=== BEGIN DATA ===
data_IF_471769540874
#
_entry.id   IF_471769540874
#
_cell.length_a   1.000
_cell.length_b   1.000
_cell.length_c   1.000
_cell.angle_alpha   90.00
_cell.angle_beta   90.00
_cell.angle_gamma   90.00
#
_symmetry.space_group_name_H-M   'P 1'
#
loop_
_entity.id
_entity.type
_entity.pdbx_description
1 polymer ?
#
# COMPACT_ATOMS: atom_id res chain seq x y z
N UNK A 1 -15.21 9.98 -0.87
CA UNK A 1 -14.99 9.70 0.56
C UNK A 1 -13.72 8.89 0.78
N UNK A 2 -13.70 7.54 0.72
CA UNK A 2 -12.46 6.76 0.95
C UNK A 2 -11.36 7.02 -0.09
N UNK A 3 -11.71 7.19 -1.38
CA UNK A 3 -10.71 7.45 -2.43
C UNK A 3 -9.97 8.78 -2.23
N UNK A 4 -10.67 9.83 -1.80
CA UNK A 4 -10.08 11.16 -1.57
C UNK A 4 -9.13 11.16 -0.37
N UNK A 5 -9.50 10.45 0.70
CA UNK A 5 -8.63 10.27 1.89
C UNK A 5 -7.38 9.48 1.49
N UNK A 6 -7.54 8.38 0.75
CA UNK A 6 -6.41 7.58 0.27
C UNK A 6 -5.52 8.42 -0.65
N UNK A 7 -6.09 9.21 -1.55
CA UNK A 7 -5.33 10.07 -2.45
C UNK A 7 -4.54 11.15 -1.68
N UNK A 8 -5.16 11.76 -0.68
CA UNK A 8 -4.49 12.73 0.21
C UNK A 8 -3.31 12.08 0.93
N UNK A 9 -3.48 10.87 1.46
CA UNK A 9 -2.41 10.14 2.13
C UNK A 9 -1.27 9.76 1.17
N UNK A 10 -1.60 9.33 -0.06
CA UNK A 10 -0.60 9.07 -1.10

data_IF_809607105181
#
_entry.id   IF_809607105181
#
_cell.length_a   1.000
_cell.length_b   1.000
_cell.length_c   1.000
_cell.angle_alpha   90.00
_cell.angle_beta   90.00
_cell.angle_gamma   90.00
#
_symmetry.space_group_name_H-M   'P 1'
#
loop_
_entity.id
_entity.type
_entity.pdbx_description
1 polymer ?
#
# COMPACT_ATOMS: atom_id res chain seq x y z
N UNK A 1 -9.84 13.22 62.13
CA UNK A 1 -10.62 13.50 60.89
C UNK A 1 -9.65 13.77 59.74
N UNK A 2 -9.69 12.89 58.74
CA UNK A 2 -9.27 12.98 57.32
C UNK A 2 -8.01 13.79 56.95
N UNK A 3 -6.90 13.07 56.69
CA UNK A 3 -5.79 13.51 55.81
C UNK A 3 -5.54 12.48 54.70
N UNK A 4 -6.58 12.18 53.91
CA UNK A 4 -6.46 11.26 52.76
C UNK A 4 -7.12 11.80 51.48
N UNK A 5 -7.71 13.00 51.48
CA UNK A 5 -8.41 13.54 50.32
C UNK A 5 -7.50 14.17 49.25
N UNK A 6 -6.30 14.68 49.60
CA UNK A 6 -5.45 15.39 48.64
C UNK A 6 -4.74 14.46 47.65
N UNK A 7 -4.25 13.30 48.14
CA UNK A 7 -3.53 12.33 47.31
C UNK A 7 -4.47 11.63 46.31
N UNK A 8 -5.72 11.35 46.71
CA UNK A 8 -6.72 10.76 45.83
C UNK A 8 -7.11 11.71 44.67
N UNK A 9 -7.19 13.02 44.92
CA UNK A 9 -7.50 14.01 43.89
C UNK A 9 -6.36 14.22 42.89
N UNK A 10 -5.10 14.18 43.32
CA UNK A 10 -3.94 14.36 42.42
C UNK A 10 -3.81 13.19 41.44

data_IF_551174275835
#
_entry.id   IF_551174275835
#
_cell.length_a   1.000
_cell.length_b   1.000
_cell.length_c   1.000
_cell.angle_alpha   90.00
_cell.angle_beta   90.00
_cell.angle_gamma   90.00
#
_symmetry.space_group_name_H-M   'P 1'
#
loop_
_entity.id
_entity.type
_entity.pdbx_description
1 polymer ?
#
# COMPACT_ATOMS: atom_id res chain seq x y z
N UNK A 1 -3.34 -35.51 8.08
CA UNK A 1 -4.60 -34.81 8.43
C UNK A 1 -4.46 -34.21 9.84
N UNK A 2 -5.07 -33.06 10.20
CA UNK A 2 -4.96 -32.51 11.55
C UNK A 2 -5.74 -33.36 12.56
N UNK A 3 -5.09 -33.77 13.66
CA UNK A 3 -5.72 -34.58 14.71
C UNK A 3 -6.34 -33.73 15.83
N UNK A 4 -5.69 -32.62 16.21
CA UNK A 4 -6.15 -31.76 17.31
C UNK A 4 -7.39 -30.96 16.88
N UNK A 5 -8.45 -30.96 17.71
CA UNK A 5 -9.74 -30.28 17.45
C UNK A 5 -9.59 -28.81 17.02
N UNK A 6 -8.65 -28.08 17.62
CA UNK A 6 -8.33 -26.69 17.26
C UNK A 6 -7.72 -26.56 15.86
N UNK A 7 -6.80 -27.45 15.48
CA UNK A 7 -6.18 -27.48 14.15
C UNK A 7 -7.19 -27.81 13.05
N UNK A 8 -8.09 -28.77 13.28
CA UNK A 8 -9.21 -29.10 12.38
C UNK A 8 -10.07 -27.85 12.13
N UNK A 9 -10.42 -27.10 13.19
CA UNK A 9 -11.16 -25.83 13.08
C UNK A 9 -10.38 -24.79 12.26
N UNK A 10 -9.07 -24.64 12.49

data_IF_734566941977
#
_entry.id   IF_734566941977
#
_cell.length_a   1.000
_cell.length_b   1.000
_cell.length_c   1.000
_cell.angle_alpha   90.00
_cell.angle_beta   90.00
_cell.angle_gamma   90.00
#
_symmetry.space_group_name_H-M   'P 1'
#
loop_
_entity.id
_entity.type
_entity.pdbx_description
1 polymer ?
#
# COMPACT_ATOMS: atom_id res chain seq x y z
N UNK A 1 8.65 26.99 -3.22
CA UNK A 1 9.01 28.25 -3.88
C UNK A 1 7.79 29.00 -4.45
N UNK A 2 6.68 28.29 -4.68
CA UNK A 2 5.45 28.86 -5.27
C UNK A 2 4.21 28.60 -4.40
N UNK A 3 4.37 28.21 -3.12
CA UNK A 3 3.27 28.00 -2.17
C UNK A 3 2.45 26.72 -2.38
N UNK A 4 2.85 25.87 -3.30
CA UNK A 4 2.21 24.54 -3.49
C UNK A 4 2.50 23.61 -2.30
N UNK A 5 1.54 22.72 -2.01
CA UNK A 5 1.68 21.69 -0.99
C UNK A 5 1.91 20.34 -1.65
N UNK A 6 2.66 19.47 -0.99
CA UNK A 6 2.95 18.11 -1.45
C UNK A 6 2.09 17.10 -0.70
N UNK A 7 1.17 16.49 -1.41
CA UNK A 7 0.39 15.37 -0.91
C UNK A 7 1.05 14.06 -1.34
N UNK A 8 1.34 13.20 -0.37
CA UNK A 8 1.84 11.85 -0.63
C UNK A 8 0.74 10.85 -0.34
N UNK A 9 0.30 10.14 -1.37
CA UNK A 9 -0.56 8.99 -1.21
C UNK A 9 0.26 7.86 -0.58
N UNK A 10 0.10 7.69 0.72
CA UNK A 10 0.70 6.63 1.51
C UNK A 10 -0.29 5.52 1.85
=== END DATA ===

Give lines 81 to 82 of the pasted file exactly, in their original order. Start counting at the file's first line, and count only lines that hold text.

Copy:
C UNK A 4 -7.12 11.80 51.48
N UNK A 5 -7.71 13.00 51.48